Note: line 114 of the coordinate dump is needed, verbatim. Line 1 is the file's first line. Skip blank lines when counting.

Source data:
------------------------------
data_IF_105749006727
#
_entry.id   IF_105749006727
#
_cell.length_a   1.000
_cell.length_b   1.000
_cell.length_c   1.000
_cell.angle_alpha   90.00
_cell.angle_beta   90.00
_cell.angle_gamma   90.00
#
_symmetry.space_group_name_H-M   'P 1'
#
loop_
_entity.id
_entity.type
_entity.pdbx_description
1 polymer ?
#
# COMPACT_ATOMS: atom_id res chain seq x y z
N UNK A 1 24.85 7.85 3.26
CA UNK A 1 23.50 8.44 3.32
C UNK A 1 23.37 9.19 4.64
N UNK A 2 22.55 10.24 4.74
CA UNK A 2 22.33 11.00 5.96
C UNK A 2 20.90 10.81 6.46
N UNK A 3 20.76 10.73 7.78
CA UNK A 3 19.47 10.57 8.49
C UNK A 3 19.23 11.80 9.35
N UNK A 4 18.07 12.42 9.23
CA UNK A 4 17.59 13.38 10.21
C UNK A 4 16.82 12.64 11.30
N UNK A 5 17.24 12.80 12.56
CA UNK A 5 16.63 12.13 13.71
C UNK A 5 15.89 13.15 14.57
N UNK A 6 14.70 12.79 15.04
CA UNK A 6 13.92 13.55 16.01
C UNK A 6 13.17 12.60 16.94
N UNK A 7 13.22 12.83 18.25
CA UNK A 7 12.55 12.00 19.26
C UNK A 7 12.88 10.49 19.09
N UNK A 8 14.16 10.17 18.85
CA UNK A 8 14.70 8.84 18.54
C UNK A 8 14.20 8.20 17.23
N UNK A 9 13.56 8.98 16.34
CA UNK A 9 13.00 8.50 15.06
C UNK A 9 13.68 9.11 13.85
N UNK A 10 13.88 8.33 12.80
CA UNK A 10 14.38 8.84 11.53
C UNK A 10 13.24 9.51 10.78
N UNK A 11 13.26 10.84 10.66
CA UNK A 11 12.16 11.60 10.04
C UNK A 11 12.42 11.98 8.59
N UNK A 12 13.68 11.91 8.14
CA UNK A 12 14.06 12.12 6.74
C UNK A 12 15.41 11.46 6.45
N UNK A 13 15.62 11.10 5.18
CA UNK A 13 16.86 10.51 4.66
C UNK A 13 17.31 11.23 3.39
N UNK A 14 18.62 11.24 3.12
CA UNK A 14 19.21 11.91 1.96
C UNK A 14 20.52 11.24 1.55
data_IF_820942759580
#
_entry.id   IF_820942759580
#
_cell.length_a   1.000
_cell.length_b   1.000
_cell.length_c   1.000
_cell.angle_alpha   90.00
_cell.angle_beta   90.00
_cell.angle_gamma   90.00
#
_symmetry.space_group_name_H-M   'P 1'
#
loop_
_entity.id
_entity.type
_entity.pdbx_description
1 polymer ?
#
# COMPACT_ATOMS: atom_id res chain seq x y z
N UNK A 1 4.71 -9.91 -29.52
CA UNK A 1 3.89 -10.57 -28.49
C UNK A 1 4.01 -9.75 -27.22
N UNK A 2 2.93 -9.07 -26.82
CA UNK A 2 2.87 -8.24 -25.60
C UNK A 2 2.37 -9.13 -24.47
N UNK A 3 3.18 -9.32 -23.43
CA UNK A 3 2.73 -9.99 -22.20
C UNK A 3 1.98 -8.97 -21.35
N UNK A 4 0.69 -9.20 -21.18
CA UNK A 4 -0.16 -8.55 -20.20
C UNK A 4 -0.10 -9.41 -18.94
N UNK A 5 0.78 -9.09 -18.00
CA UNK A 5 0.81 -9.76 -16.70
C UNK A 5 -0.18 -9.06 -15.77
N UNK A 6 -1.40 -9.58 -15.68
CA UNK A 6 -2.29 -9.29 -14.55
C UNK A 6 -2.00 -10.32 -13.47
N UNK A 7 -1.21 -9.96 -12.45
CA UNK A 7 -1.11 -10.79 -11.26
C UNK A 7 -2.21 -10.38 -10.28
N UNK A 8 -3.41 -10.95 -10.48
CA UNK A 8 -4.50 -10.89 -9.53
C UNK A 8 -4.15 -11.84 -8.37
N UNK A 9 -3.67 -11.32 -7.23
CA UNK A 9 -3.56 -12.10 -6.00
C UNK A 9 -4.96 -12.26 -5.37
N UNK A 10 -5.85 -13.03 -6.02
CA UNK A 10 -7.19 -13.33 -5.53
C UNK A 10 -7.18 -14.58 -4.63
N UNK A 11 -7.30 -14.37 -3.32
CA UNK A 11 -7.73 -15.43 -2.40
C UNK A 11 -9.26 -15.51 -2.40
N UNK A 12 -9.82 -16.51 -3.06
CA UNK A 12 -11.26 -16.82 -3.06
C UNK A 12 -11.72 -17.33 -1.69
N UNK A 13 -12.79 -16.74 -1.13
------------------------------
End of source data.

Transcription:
CA UNK A 11 -7.73 -15.43 -2.40